The eight-person office in La Jolla offers one-stop shopping, with all the expertise to help clients purchase a property, manage the property or an entire portfolio of properties, and provide due diligence, financial reporting, leasing services and property management. Leasing and sales are handled by Harman Realtors Inc., and the management side of the business is handled by Harman Asset Management.
“Some bigger companies offer the whole thing, but you’re dealing with different departments, and different people,” she said. “Some companies, all they do is sales, or all they do is management; there’s no overlap. We can handle all of that for the prospective client.”
Harman started her career in real estate in 1962 doing title and escrow work. She then started doing residential sales, and now focuses on commercial sales, leasing and management. Her husband Robert founded Harman Realtors Inc. in 1955, and she joined him at the company in 1975. When he passed away in 1995, Harman became president of the company, which manages properties throughout the Southern California region.
She attributes the company’s success to her team’s length of experience in the business, education and professional designations.
The last year has been a “remarkably good year,” she said. Despite a dearth of sales activity, leasing has carried the company.
Earlier this year, Harman handled the $6 million Adidas Flagship lease renewal in Santa Monica. The Adidas Flagship Store comprises 20,000 square feet in a building Harman manages along the Third Street Promenade, an area she likened to Beverly Hills’ Rodeo Drive. Lease rates on the three-block promenade run about $8 per square foot for ground-floor retail, compared to $1.25-$2 per square foot in suburban shopping centers.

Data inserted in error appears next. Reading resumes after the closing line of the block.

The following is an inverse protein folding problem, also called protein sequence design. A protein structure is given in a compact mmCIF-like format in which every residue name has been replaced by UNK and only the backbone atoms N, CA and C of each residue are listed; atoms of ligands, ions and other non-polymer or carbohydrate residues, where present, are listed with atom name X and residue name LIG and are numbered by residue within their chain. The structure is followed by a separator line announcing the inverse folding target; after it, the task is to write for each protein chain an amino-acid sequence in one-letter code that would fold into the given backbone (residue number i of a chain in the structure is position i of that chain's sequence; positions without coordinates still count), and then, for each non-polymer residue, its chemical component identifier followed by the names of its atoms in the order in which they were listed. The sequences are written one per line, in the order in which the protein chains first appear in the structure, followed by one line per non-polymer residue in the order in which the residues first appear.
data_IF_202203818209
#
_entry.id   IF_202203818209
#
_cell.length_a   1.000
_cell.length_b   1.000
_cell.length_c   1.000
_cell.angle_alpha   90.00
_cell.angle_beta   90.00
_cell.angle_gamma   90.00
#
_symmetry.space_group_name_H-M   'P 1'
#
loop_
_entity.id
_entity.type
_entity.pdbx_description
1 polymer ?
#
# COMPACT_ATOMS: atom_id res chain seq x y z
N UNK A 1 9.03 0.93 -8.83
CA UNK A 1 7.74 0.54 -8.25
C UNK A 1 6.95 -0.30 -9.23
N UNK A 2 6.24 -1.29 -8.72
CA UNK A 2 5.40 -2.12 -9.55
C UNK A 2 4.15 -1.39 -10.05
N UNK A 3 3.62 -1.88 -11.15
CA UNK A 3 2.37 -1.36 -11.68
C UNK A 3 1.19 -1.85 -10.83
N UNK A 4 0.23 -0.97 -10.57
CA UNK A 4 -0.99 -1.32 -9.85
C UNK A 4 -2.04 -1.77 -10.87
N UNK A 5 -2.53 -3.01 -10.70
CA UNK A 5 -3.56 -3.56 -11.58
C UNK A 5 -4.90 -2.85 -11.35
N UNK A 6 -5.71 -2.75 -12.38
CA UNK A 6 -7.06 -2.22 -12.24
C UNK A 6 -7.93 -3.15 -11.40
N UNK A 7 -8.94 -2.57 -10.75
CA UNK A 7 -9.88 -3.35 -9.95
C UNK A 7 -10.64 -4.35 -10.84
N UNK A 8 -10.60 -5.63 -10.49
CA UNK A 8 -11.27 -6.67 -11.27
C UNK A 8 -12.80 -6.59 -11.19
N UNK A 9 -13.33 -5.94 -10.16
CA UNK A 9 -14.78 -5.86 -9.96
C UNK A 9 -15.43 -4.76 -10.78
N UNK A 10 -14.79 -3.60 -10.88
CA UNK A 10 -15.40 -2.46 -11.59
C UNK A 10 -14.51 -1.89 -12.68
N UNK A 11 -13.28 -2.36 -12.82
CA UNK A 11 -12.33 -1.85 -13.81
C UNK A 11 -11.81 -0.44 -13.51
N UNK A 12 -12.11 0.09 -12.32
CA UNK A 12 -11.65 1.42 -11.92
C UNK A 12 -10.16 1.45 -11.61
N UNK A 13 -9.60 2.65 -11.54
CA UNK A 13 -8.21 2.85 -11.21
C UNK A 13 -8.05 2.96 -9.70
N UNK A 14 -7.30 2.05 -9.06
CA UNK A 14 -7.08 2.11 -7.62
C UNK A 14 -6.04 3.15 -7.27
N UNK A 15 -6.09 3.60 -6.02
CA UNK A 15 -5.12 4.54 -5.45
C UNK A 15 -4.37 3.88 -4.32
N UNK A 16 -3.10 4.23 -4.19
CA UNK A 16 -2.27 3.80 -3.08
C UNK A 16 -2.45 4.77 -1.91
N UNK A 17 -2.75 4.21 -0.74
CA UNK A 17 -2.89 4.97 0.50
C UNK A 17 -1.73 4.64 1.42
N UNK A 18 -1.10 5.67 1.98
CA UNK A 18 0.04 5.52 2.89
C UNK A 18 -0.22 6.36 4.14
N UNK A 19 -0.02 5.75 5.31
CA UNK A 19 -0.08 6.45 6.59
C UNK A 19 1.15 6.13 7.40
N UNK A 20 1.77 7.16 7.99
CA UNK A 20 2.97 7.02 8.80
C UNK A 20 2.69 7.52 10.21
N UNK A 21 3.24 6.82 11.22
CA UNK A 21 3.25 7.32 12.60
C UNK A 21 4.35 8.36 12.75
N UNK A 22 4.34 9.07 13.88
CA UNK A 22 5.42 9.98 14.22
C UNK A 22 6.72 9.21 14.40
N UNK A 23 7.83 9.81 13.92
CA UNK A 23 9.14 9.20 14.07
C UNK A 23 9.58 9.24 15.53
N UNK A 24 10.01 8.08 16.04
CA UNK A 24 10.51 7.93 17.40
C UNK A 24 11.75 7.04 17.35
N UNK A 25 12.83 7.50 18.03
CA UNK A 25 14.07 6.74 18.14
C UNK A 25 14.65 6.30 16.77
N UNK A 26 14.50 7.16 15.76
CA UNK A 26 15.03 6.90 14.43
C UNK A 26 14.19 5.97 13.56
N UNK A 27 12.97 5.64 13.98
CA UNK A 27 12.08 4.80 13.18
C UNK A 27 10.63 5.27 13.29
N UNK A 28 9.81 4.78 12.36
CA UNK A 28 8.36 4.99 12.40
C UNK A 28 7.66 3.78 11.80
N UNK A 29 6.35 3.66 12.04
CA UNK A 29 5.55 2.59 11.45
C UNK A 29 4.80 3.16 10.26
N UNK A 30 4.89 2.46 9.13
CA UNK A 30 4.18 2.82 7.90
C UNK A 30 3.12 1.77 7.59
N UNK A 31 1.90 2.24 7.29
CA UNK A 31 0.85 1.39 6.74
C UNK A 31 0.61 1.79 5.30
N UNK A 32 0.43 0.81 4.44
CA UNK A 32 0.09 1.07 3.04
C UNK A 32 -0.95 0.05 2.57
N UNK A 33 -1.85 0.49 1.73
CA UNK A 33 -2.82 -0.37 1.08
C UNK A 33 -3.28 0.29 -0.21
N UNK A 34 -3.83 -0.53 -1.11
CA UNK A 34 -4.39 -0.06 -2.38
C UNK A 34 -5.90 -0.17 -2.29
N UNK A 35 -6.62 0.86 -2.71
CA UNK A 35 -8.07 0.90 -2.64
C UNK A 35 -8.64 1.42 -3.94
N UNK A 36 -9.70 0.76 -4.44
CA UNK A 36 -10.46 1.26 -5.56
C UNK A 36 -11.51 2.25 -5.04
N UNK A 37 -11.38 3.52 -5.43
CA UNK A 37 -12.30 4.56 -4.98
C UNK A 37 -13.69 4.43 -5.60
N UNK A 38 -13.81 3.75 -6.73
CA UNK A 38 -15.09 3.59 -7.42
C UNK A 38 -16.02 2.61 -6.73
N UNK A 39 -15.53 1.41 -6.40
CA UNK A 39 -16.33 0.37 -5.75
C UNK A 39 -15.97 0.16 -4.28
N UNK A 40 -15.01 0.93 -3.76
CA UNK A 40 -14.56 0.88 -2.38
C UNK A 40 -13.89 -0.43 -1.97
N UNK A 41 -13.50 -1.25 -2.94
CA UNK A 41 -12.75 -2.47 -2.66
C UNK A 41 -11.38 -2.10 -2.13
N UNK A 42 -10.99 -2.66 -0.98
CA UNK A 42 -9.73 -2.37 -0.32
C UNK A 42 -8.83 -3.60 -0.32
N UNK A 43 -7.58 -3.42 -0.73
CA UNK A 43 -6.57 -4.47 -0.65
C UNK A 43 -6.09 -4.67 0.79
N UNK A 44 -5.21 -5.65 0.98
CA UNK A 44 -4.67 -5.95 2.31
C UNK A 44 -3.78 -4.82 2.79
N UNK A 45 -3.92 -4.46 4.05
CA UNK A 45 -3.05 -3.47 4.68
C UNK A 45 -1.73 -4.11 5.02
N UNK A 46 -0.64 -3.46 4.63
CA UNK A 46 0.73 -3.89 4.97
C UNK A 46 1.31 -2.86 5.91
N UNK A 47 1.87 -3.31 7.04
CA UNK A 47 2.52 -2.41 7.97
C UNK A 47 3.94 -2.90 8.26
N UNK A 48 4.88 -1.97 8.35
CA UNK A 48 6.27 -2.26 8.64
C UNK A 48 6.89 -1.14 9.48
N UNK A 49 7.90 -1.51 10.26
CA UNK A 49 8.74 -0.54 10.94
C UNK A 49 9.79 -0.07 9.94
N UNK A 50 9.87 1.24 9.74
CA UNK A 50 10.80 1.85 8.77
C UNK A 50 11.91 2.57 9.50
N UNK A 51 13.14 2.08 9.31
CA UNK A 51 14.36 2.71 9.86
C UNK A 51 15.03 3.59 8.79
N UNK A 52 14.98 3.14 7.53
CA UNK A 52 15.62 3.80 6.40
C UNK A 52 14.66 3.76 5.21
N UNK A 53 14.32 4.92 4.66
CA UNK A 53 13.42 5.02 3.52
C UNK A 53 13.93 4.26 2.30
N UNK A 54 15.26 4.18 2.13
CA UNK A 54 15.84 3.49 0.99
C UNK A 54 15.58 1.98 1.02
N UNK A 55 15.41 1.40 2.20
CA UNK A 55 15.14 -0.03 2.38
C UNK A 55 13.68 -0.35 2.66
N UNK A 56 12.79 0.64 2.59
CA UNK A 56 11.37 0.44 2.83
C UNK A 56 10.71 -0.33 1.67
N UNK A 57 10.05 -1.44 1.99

Harman’s firm also does a lot of work in San Diego’s Gaslamp Quarter, and in 2011 inked the 10-year lease renewal of Dick’s Last Resort, which paid $4 per square foot for 10,000 square feet downtown.
“Currently we are involved in putting a Chipotle and a Starbucks in a 5,000-square-foot space in downtown La Jolla,” Harman said.
“We deal with all the national credit tenants who do big rents over long leases, and those result in hefty lease commissions. Those go a long way toward keeping you going even when sales kind of drop off.”
Harman noted that even though the economic forecasts call for a turnaround in 2013, she has seen an uptick in leasing activity during the last three months of the year. Properties that have long been vacant are almost completely leased.
“There’s a certain positive attitude among tenants who are willing to take a risk to go into a property, and among landlords willing to give tenants a chance by leasing the property to them,” she said. “I think things are going to turn around quicker than people expect.”
The native San Diegan has been through a few real estate cycles, and said she’s glad to live in the region.
“Being a native, I’ve seen a lot of business cycles, and San Diego always comes out on top.”